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Unique Selling Point

Unique Selling Point – Do you have one?

“Never Knowingly Undersold” most of us are familiar with John Lewis’s claim, as well as a marketing statement it is also a Unique Selling Point or USP.

Unique Selling Point or Proposition (USP)

It’s all about what makes you different from your competitors. Many of us are offering similar or identical products or services, a USP is what makes us different, hopefully better in the eyes of the customer. The simplest USP is to be the cheapest, whilst it may generate sales it may not deliver profits.

Don’t go overboard with USPs, for many businesses, one or two well executed is sufficient. What’s crucial is that you can deliver them and ideally your competitors cannot.

Features and Benefits

All too often, advertisers promote features whereas consumers buy benefits. It is the benefit that the feature delivers that matters. USP’s often relate to the services and support. Take John Lewis as an example again, on many goods they offer extended warranty at no extra cost. The benefit for the consumer is peace of mind.

Ideally the benefit you offer is sufficiently attractive that you win over customers at the expense of competitors. As a rule, never quote a feature unless you can also state the benefit it delivers.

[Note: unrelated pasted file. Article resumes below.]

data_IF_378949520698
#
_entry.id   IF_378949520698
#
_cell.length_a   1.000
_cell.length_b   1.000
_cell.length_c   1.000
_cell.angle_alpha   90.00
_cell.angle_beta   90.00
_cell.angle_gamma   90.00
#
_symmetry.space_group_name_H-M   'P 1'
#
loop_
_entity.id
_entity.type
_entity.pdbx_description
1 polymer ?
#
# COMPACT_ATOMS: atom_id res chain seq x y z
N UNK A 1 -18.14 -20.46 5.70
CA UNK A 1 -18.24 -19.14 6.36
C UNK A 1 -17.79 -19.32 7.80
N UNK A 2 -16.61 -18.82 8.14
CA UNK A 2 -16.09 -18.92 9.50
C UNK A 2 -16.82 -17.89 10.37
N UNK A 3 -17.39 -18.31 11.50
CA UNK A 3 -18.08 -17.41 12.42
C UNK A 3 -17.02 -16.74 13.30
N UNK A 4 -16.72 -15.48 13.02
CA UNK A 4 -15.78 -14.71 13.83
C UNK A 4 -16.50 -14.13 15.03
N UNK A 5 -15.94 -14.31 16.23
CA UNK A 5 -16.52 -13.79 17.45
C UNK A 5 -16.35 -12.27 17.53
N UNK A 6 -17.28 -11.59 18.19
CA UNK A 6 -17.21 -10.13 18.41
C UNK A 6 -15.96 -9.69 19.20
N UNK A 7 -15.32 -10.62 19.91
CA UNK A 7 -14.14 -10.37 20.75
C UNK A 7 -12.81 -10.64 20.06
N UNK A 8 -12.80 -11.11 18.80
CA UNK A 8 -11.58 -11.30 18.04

Energy and the Environment are topical. A wide range of products make green claims, most though are features, actual money savings will have more impact.

Finding your USP or USPs

It’s important to know why people buy from you. You may be surprised that the reason is different from what you think. Take the time to ask some recent customers why they came to you, it’s also worth asking some of those you lost, why did they buy elsewhere.

Unique Selling Points vary across industries, but some apart from low prices have wide appeal;

  • Support on offer – extended hours available, fast response times, costs, how local
  • Finance – can you offer something different such as flexible terms
  • Delivery – Next day or faster, free or click and collect
  • Consultancy, Capability and Expertise – Demonstrating your expertise, building confidence that you know what you are doing
  • Product – Deliverable benefits of your product over a competitors

Here are some claims to be wary of;

  • Wide Range – this is often irrelevant
  • Good, Best etc. – just adjectives, not deliverable benefits or USPs
  • Economical etc. – again just a statement if not substantiated
  • Cheapest – This can make customers suspicious, and it’s often not true
  • Local – Only of use if it is relevant to sale in question

Summary

Every business has it’s USP, even if it is just the magnetic personality of the owner! USP’s are often the reason why people buy from you, it’s therefore important to recognise and maintain them.

 

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